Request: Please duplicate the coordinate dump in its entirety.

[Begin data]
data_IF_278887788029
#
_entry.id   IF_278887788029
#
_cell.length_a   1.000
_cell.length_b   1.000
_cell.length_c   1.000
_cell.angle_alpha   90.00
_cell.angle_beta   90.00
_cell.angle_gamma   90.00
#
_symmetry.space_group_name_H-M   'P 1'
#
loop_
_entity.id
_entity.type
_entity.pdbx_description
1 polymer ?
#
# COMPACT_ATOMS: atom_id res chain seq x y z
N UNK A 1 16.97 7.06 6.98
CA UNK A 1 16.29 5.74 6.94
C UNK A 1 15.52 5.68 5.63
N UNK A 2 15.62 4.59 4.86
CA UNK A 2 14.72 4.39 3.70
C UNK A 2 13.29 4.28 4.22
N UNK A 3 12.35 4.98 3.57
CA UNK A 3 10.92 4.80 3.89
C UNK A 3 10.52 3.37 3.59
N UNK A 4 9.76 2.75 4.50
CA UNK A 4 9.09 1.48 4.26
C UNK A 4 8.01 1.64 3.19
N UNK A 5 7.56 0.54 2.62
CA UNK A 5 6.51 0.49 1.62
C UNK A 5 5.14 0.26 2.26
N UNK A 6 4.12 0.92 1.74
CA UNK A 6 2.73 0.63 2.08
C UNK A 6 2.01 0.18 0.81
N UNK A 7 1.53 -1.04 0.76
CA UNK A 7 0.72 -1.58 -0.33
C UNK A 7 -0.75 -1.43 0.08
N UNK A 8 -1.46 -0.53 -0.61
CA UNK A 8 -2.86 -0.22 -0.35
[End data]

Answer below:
data_IF_278887788029
#
_entry.id   IF_278887788029
#
_cell.length_a   1.000
_cell.length_b   1.000
_cell.length_c   1.000
_cell.angle_alpha   90.00
_cell.angle_beta   90.00
_cell.angle_gamma   90.00
#
_symmetry.space_group_name_H-M   'P 1'
#
loop_
_entity.id
_entity.type
_entity.pdbx_description
1 polymer ?
#
# COMPACT_ATOMS: atom_id res chain seq x y z
N UNK A 1 16.97 7.06 6.98
CA UNK A 1 16.29 5.74 6.94
C UNK A 1 15.52 5.68 5.63
N UNK A 2 15.62 4.59 4.86
CA UNK A 2 14.72 4.39 3.70
C UNK A 2 13.29 4.28 4.22
N UNK A 3 12.35 4.98 3.57
CA UNK A 3 10.92 4.80 3.89
C UNK A 3 10.52 3.37 3.59
N UNK A 4 9.76 2.75 4.50
CA UNK A 4 9.09 1.48 4.26
C UNK A 4 8.01 1.64 3.19
N UNK A 5 7.56 0.54 2.62
CA UNK A 5 6.51 0.49 1.62
C UNK A 5 5.14 0.26 2.26
N UNK A 6 4.12 0.92 1.74
CA UNK A 6 2.73 0.63 2.08
C UNK A 6 2.01 0.18 0.81
N UNK A 7 1.53 -1.04 0.76
CA UNK A 7 0.72 -1.58 -0.33
C UNK A 7 -0.75 -1.43 0.08
N UNK A 8 -1.46 -0.53 -0.61
CA UNK A 8 -2.86 -0.22 -0.35